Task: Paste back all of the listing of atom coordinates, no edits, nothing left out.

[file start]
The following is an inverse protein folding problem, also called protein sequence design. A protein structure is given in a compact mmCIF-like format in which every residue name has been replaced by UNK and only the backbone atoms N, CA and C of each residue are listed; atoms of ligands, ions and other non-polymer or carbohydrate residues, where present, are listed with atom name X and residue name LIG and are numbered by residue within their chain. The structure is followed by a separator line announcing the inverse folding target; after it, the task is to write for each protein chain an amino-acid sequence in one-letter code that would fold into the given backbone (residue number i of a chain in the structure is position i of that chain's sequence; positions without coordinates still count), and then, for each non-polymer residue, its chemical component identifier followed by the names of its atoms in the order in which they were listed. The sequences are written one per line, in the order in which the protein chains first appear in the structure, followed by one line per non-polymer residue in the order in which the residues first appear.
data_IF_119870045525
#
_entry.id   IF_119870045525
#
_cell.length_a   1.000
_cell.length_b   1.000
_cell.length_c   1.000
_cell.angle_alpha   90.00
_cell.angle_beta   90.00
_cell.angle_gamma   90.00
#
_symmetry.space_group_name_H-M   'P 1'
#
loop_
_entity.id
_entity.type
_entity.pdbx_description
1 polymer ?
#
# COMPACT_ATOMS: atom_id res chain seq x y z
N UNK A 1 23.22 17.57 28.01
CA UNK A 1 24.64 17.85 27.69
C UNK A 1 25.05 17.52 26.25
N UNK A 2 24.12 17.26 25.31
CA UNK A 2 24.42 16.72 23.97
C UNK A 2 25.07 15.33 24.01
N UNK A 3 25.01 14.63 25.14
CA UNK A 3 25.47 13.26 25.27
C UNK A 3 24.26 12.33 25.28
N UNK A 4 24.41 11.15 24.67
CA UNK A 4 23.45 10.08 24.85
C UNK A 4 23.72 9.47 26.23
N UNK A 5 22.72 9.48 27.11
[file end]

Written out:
The following is an inverse protein folding problem, also called protein sequence design. A protein structure is given in a compact mmCIF-like format in which every residue name has been replaced by UNK and only the backbone atoms N, CA and C of each residue are listed; atoms of ligands, ions and other non-polymer or carbohydrate residues, where present, are listed with atom name X and residue name LIG and are numbered by residue within their chain. The structure is followed by a separator line announcing the inverse folding target; after it, the task is to write for each protein chain an amino-acid sequence in one-letter code that would fold into the given backbone (residue number i of a chain in the structure is position i of that chain's sequence; positions without coordinates still count), and then, for each non-polymer residue, its chemical component identifier followed by the names of its atoms in the order in which they were listed. The sequences are written one per line, in the order in which the protein chains first appear in the structure, followed by one line per non-polymer residue in the order in which the residues first appear.
data_IF_119870045525
#
_entry.id   IF_119870045525
#
_cell.length_a   1.000
_cell.length_b   1.000
_cell.length_c   1.000
_cell.angle_alpha   90.00
_cell.angle_beta   90.00
_cell.angle_gamma   90.00
#
_symmetry.space_group_name_H-M   'P 1'
#
loop_
_entity.id
_entity.type
_entity.pdbx_description
1 polymer ?
#
# COMPACT_ATOMS: atom_id res chain seq x y z
N UNK A 1 23.22 17.57 28.01
CA UNK A 1 24.64 17.85 27.69
C UNK A 1 25.05 17.52 26.25
N UNK A 2 24.12 17.26 25.31
CA UNK A 2 24.42 16.72 23.97
C UNK A 2 25.07 15.33 24.01
N UNK A 3 25.01 14.63 25.14
CA UNK A 3 25.47 13.26 25.27
C UNK A 3 24.26 12.33 25.28
N UNK A 4 24.41 11.15 24.67
CA UNK A 4 23.45 10.08 24.85
C UNK A 4 23.72 9.47 26.23
N UNK A 5 22.72 9.48 27.11